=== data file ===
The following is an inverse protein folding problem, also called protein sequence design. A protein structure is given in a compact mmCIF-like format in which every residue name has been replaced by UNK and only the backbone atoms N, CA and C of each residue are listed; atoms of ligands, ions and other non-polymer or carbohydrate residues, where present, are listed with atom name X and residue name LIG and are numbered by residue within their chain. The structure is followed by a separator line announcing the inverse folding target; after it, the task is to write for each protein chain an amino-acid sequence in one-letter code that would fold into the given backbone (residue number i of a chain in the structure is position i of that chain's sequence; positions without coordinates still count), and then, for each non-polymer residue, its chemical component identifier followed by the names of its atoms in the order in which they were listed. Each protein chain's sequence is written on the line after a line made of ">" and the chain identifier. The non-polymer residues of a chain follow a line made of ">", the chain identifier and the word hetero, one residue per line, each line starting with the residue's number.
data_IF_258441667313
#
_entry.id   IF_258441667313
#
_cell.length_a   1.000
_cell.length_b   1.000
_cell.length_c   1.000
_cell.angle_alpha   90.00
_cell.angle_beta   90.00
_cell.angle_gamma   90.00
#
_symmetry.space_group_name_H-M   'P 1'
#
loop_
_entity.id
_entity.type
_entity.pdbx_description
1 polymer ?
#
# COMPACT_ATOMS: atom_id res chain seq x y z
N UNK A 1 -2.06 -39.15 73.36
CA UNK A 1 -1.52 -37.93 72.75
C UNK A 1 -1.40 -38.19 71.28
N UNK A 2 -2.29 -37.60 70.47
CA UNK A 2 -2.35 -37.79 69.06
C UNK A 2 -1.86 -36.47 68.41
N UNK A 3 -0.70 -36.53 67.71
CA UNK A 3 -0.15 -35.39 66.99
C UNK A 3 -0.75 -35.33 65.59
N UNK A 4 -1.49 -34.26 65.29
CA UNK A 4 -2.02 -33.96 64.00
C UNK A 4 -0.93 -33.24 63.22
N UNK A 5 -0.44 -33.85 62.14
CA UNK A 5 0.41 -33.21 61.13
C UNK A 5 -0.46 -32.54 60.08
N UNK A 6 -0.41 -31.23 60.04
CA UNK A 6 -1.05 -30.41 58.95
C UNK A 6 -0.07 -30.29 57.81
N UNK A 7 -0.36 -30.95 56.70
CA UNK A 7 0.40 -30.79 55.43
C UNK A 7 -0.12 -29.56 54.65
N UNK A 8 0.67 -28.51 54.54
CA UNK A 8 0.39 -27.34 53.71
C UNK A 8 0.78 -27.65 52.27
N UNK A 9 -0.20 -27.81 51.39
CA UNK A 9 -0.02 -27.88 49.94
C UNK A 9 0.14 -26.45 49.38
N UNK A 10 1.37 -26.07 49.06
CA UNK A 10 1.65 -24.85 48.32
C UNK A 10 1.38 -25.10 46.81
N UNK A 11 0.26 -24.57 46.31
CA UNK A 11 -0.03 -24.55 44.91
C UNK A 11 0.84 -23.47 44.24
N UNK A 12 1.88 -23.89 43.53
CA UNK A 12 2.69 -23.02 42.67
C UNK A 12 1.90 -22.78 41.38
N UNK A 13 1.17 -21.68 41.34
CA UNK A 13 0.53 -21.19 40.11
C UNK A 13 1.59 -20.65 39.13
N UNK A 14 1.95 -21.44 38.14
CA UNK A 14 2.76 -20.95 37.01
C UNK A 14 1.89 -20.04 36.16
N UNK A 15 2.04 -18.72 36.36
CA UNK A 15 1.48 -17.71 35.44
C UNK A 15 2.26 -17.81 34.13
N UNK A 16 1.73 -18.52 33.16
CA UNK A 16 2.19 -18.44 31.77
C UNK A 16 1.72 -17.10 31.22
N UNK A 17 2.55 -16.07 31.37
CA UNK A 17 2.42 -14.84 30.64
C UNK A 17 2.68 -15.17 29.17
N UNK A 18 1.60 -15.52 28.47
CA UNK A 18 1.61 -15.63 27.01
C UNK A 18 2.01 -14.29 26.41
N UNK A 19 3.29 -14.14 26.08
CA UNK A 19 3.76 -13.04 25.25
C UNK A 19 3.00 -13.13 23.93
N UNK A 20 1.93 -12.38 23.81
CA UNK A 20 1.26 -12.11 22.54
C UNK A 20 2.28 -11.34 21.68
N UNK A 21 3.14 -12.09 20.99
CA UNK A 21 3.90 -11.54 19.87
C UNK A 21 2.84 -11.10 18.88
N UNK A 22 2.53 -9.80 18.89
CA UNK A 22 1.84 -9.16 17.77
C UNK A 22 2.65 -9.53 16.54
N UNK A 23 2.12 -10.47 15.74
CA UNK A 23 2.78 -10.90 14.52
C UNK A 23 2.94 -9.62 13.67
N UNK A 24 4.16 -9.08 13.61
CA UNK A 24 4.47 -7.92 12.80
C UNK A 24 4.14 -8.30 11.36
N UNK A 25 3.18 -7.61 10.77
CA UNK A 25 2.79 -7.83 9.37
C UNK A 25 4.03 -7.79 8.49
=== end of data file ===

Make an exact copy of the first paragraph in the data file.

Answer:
The following is an inverse protein folding problem, also called protein sequence design. A protein structure is given in a compact mmCIF-like format in which every residue name has been replaced by UNK and only the backbone atoms N, CA and C of each residue are listed; atoms of ligands, ions and other non-polymer or carbohydrate residues, where present, are listed with atom name X and residue name LIG and are numbered by residue within their chain. The structure is followed by a separator line announcing the inverse folding target; after it, the task is to write for each protein chain an amino-acid sequence in one-letter code that would fold into the given backbone (residue number i of a chain in the structure is position i of that chain's sequence; positions without coordinates still count), and then, for each non-polymer residue, its chemical component identifier followed by the names of its atoms in the order in which they were listed. Each protein chain's sequence is written on the line after a line made of ">" and the chain identifier. The non-polymer residues of a chain follow a line made of ">", the chain identifier and the word hetero, one residue per line, each line starting with the residue's number.